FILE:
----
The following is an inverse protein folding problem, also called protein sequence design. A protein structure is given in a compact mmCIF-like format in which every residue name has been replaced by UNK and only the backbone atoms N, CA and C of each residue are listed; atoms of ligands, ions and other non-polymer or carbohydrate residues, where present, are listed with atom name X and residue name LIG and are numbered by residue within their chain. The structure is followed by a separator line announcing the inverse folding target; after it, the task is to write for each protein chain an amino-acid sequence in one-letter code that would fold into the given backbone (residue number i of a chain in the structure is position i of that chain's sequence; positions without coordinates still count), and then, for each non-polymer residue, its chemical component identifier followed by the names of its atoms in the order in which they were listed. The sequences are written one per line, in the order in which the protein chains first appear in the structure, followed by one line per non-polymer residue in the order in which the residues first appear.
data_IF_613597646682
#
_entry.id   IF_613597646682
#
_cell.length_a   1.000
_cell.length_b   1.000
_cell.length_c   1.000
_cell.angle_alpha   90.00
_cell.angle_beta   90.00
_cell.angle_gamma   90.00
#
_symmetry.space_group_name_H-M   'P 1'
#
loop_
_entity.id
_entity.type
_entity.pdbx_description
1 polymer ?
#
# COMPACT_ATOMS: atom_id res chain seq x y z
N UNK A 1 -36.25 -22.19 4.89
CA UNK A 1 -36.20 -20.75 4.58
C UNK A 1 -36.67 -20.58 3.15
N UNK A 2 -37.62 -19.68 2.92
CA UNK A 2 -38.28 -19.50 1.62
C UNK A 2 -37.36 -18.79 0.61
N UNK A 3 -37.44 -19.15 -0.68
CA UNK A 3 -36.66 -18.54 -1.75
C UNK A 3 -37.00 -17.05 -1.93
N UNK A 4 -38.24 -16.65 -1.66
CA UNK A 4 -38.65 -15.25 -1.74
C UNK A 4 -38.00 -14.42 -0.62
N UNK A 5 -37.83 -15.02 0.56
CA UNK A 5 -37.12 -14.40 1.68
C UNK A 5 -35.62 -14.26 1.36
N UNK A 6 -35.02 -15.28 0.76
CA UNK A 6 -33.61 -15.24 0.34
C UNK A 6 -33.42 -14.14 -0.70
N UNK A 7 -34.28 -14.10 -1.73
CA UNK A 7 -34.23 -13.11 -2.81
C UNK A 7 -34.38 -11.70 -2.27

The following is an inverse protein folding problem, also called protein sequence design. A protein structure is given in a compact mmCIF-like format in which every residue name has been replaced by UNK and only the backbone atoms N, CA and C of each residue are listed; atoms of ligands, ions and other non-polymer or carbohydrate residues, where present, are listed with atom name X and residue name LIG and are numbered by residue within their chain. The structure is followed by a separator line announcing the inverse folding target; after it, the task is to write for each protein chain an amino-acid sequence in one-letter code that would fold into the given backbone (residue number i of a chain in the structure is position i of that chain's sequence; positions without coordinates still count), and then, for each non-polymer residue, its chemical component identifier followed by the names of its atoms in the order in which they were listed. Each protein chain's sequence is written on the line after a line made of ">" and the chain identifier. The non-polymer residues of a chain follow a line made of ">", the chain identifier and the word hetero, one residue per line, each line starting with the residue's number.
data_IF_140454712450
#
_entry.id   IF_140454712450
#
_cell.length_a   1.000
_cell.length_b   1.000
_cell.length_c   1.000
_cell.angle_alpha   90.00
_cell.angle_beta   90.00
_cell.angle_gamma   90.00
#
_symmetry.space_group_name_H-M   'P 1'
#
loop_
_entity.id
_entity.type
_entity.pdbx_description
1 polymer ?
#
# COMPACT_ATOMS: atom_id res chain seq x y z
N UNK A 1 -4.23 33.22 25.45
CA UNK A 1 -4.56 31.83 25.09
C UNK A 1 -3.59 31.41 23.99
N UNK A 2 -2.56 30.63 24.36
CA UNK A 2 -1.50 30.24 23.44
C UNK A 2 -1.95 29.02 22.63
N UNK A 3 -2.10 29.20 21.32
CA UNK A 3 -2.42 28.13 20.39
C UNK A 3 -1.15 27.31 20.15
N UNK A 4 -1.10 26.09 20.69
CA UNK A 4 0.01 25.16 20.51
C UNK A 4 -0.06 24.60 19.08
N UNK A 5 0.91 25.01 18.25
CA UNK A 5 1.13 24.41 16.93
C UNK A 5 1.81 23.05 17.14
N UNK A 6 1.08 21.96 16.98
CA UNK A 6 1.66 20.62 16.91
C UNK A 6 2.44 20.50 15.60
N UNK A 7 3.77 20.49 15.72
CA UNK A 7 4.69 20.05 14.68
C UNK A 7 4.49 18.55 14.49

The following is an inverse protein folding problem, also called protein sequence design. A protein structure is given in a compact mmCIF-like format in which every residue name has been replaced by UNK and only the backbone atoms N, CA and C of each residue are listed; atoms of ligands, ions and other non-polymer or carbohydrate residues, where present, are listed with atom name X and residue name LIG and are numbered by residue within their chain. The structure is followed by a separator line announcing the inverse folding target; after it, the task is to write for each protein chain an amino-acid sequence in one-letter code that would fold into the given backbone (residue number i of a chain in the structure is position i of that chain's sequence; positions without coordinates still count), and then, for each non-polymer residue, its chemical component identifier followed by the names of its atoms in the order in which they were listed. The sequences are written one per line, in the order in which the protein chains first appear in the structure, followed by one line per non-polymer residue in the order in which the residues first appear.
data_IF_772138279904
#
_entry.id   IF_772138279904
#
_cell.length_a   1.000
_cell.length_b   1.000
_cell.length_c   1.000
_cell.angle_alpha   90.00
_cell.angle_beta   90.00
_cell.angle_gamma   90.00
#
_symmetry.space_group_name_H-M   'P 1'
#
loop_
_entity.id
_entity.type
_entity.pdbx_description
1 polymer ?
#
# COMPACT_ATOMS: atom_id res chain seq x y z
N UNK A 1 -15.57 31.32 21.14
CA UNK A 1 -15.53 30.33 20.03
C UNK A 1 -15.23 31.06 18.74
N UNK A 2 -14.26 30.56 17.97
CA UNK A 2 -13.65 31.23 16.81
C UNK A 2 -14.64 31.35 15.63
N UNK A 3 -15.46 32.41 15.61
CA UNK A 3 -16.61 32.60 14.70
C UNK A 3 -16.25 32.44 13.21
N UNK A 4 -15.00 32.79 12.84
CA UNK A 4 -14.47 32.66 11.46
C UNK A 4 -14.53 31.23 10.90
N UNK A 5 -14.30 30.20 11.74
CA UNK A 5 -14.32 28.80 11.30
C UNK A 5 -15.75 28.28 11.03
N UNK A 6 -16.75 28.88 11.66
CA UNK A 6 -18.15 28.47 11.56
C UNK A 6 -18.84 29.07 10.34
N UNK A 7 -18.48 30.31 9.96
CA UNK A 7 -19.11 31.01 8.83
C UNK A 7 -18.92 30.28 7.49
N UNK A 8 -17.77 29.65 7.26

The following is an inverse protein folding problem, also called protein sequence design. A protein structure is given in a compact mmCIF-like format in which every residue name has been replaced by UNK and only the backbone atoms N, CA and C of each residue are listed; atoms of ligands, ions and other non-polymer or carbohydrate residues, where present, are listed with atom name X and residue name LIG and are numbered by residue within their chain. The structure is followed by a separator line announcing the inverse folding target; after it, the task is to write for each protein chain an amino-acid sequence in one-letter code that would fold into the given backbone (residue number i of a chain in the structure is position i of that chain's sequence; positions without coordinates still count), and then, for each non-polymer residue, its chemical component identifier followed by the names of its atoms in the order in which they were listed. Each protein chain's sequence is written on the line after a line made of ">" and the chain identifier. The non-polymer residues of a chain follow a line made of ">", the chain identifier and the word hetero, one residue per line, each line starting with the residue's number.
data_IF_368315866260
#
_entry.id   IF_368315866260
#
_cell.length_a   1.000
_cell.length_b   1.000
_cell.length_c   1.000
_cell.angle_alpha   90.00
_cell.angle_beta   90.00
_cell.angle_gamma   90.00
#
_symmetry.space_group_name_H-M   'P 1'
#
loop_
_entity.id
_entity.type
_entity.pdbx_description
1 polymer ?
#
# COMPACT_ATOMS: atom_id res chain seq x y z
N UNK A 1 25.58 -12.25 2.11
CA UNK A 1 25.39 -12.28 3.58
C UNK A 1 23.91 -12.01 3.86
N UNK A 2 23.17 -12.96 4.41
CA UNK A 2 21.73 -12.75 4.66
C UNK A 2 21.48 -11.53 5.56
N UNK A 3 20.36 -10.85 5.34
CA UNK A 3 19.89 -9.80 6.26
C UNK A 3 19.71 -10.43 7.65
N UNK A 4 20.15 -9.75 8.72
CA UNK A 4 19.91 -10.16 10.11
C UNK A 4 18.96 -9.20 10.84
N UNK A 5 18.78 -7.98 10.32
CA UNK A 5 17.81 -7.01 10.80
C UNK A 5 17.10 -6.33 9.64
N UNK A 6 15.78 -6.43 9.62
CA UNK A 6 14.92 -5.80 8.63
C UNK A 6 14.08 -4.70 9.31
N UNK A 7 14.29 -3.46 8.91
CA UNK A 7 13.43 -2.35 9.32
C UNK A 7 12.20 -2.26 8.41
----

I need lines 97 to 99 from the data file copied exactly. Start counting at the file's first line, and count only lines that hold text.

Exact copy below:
_symmetry.space_group_name_H-M   'P 1'
#
loop_